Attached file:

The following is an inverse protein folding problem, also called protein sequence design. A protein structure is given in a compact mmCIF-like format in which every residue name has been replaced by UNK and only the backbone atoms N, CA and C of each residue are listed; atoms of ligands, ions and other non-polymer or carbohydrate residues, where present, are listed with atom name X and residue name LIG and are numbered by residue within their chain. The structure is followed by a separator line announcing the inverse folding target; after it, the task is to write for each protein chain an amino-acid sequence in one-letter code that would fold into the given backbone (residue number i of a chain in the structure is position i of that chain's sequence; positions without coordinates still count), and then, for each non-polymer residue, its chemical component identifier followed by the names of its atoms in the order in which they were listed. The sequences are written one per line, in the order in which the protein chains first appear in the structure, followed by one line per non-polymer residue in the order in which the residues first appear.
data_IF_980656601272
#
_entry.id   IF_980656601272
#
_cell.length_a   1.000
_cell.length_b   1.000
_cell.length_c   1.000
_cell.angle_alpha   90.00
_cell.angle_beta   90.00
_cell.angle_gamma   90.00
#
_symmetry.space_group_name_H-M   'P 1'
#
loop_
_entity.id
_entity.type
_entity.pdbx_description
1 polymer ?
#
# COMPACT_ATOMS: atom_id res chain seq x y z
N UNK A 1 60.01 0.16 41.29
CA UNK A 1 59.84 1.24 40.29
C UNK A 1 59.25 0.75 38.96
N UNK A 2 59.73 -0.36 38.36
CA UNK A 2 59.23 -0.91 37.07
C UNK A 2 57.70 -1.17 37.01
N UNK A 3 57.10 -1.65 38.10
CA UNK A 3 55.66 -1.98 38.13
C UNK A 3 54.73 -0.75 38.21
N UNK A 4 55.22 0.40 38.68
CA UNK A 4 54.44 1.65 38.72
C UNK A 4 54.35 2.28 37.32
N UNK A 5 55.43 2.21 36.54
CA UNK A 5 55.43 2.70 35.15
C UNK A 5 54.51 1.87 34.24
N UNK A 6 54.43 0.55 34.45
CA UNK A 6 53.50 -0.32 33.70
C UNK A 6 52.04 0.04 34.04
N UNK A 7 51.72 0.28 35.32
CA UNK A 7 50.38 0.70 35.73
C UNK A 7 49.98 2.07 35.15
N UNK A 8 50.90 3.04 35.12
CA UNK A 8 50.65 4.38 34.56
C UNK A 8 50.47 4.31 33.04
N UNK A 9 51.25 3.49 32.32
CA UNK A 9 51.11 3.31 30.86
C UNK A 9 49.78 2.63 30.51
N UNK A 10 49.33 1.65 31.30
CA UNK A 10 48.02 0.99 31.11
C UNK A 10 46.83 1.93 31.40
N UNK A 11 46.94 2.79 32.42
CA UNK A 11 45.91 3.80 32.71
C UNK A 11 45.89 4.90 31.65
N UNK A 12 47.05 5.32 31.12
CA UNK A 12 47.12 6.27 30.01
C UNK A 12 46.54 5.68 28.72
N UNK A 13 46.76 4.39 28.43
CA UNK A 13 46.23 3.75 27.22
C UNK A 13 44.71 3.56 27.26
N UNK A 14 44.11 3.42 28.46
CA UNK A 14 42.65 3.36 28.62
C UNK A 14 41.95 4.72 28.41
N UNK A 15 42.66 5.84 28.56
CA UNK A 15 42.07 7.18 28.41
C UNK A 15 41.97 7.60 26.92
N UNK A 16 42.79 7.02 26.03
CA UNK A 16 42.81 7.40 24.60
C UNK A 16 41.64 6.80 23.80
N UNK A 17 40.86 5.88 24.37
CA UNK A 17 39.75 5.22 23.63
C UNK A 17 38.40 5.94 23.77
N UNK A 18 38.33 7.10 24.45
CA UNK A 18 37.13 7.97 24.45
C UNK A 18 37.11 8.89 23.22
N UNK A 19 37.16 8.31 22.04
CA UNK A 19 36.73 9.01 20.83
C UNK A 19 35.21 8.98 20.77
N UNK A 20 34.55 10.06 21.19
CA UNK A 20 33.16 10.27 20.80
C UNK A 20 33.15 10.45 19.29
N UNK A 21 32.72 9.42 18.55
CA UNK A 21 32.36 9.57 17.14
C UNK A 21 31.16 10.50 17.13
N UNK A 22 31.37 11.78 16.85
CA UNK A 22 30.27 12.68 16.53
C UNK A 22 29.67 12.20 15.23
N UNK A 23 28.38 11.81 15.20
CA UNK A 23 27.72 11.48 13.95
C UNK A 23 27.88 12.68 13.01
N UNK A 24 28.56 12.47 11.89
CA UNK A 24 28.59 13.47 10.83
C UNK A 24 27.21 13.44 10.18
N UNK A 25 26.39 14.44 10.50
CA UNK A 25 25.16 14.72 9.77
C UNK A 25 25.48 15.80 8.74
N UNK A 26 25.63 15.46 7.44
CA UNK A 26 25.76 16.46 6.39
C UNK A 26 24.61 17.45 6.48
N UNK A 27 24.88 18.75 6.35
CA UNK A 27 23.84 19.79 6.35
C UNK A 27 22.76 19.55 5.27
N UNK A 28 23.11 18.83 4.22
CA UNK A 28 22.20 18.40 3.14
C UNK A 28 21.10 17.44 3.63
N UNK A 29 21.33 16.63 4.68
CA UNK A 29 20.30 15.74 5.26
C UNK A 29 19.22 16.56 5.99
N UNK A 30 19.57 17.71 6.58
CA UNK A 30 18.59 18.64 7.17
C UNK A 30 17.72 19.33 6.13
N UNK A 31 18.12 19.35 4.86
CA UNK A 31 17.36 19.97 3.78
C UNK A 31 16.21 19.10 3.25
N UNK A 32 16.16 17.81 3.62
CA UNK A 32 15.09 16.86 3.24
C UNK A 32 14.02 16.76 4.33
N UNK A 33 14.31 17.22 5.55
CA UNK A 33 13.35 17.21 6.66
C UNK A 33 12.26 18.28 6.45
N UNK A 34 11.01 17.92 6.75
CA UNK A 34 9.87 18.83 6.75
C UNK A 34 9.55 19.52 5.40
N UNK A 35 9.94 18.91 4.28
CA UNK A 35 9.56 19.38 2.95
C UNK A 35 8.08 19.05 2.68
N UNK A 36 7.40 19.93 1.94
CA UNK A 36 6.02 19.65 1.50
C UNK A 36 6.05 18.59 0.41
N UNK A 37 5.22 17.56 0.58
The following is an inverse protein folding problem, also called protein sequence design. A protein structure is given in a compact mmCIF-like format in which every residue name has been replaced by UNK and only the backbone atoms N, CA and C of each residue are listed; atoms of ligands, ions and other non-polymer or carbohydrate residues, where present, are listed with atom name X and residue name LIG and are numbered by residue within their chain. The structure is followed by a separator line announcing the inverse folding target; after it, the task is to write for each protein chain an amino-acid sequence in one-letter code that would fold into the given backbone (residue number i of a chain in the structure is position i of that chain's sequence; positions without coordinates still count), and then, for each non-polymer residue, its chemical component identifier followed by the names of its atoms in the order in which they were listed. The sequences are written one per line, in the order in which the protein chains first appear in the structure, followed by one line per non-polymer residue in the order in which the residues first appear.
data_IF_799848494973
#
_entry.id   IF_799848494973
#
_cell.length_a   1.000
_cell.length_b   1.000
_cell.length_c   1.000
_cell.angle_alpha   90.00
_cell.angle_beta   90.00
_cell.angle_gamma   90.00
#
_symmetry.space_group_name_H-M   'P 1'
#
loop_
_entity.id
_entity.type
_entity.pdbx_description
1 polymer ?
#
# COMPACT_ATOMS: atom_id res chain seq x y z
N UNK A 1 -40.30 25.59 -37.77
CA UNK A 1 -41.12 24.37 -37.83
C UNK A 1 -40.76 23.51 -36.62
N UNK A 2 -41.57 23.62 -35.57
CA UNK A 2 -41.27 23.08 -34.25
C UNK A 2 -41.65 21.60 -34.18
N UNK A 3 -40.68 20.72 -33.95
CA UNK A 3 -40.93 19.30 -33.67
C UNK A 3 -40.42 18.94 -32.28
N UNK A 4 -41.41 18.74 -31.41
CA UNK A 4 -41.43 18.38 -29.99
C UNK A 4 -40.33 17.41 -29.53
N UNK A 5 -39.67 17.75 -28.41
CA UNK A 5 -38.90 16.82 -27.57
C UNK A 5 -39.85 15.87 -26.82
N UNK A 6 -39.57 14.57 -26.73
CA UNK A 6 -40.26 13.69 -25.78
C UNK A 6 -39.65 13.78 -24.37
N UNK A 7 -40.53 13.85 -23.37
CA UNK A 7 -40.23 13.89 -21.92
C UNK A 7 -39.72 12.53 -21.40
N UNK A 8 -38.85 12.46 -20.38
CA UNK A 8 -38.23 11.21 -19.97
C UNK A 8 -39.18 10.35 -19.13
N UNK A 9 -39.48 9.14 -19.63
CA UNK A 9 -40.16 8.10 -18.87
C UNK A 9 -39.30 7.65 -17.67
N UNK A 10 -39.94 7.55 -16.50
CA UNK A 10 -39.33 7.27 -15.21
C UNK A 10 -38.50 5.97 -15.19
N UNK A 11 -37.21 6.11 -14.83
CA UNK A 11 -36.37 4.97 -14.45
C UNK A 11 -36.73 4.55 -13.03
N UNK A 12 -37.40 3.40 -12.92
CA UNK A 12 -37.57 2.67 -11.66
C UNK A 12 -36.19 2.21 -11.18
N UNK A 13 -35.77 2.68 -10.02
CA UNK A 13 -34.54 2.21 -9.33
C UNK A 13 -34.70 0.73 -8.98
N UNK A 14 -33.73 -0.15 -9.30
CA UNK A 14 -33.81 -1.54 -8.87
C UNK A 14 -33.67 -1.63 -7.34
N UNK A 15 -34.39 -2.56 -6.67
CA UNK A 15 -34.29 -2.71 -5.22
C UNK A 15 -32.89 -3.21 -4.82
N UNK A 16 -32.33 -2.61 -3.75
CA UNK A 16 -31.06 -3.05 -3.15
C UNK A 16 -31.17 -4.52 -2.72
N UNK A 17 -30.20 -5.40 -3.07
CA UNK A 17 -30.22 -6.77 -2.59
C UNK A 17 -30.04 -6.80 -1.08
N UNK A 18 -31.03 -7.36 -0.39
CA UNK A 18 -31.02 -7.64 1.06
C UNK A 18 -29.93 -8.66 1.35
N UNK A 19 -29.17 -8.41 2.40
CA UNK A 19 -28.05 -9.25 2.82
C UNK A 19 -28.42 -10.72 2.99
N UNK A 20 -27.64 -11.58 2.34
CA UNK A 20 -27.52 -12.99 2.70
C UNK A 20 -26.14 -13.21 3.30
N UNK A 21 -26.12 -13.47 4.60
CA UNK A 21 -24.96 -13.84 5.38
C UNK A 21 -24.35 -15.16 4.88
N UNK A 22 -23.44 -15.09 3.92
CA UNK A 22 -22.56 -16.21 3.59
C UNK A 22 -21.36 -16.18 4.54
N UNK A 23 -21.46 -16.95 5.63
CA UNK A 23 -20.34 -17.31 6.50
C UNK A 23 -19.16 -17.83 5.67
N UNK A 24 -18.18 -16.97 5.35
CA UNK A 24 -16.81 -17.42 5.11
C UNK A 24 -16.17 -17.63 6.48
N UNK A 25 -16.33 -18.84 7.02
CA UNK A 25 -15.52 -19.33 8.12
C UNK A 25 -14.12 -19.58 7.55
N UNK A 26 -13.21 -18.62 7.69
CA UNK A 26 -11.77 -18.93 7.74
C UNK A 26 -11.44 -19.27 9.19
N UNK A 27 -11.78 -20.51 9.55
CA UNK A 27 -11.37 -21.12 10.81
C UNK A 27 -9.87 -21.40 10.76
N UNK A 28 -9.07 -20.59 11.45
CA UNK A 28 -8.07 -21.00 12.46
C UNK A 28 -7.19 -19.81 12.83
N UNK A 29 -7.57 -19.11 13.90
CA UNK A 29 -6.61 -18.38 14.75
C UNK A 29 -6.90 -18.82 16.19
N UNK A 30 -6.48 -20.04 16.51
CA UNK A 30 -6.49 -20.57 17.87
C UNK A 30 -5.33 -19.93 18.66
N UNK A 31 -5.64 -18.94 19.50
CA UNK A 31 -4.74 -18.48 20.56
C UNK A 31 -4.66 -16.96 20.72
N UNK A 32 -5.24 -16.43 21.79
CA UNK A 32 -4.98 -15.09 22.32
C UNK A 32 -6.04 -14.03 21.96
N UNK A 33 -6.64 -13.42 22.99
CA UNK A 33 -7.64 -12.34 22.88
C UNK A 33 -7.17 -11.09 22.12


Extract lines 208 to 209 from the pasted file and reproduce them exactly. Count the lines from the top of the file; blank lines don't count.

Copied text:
C UNK A 19 -28.42 -10.72 2.99
N UNK A 20 -27.64 -11.58 2.34